Japanese troops invade Bougainville in the Solomons, and the Admiralty Islands, starting their long descent down the green ladder to Guadalcanal. Japanese aircraft bomb the Royal Australian Air Force's flying boat base at Tulagi, the Solomons' capital. The explosions impress the British coastwatchers on Guadalcanal, opposite.

Japanese aircraft from the carrier Ryujo bomb Madras in India, scaring local authorities. They also bomb Coconada and Vizagapatam, which annoys copy editors who have to spell the place in communiques. Japanese troops invade Lorengau in the Admiralty Islands...less than 800 miles from Australia's Cape York.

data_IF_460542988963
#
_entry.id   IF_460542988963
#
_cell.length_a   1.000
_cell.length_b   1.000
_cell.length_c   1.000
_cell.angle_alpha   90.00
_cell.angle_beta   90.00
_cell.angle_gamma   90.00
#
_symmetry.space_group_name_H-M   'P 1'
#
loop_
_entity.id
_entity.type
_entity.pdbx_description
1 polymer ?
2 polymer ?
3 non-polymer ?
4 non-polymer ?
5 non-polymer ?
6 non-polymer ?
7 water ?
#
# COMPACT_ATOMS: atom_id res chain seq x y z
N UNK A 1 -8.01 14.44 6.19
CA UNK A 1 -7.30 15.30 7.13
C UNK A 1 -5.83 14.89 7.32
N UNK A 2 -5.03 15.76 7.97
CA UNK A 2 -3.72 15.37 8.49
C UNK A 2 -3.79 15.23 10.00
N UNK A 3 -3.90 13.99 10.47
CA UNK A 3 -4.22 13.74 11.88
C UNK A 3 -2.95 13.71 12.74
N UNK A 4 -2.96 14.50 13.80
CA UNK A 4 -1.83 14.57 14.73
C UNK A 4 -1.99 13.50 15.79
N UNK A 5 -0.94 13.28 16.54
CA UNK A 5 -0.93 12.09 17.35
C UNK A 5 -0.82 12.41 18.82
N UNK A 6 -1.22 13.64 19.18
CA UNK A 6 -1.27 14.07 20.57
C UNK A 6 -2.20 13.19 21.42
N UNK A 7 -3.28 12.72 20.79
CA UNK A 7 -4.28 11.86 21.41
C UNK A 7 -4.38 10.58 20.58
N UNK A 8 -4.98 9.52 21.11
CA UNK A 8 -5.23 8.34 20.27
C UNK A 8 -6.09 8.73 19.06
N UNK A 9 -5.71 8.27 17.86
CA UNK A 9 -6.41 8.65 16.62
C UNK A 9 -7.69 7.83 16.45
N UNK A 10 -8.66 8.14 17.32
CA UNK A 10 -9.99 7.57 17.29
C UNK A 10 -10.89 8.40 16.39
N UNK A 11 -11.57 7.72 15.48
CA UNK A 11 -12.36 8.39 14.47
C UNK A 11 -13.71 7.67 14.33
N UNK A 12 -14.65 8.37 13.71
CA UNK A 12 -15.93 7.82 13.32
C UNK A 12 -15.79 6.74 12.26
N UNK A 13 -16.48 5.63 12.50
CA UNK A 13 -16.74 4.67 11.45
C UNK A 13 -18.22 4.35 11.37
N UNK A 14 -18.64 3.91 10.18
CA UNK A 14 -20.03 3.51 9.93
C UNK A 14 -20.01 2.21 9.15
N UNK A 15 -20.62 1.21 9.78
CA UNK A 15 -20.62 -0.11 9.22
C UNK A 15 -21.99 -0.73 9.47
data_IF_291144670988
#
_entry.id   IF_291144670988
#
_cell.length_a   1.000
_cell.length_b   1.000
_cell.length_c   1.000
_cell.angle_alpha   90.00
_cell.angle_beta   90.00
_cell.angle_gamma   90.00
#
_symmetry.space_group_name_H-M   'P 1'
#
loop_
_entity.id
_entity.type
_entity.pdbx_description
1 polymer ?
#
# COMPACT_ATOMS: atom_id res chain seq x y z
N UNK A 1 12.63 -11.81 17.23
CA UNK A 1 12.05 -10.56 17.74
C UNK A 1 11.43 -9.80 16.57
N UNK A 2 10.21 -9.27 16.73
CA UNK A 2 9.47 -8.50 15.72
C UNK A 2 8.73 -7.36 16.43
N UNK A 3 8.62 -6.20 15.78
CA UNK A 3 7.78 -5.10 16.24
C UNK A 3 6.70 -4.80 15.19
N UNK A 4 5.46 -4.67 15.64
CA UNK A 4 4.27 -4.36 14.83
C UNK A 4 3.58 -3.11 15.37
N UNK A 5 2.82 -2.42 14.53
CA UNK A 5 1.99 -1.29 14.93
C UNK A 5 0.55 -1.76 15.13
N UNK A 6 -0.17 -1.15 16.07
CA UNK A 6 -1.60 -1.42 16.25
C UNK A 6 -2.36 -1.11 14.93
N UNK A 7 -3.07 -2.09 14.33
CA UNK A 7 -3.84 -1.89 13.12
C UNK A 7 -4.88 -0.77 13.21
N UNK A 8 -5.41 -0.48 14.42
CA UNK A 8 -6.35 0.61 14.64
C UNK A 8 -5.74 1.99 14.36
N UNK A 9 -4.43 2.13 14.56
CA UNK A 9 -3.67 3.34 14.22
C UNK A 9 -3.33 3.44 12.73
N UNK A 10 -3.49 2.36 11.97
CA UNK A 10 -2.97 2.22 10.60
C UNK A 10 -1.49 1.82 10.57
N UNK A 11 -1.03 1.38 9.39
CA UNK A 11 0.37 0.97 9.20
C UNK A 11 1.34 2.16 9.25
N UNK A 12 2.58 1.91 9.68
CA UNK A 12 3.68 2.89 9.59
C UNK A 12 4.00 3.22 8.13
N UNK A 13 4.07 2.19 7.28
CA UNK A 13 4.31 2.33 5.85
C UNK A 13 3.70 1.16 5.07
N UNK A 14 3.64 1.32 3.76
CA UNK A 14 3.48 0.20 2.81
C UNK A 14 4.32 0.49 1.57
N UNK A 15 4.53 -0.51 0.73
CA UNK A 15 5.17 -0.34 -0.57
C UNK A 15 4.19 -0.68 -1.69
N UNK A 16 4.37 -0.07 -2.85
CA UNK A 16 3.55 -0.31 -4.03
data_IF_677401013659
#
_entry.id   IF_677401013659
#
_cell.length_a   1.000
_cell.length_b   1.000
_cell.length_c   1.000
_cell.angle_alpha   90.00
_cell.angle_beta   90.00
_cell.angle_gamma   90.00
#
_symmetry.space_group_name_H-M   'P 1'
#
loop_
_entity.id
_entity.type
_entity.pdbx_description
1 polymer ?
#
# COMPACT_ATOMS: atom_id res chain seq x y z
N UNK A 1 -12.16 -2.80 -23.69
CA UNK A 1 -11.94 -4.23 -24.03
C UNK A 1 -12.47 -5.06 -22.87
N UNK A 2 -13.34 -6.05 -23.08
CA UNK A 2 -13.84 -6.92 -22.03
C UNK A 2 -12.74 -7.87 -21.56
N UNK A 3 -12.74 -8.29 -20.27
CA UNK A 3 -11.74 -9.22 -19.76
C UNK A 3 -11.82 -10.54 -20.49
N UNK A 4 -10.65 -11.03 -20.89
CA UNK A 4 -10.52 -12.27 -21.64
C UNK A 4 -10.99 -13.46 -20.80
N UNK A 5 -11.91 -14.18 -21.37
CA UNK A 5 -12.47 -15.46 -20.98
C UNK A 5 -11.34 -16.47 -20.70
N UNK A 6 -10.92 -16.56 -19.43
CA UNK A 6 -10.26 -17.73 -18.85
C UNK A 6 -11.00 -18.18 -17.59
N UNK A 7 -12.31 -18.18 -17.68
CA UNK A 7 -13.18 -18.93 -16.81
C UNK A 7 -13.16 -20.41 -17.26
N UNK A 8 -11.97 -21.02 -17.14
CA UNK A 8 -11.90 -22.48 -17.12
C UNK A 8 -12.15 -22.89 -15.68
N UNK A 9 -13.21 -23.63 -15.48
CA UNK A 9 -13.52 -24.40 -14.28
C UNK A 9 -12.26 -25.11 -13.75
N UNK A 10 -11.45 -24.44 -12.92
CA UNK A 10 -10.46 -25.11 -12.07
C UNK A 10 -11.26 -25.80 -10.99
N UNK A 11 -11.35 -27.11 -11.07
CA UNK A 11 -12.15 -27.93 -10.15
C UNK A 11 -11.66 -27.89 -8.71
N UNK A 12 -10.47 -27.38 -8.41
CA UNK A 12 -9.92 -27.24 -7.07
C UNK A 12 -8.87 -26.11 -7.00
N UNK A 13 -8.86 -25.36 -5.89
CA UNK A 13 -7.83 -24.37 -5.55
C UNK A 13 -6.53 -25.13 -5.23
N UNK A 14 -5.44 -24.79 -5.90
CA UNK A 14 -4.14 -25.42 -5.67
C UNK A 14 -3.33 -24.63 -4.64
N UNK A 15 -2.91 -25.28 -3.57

April 7th, 1942...HMS Duke of York and USS Washington, joined by USS Wasp and two American cruisers, put to sea from Scapa Flow for anti-aircraft drill and familiarization with the Royal Navy's flag signal books and policies. Signalmen spend a busy day hoisting and lower signal flags, while the gunners open up on AA target sleeves. The American 1.1-inch mounts and .50-caliber machine guns are nearly useless, but the radar-controlled 5-inch batteries perform very well. That evening, American ships grant liberty, and US Bluejackets go ashore to find out the truth about Scapa Flow...there isn't very much to do. The Saltness church contains Hoy Island's only telephone, and British and American Sailors line up to call home. Lt. Cdr. Ed Hooper of Washington gets permission to turn a local patch into a softball diamond, and local citizens are amazed by the odd game. Lt. Ray Hunter notes a sign on the island's nine-hole golf course, "If you want some exercise, take a shovel and fill in a bomb crater."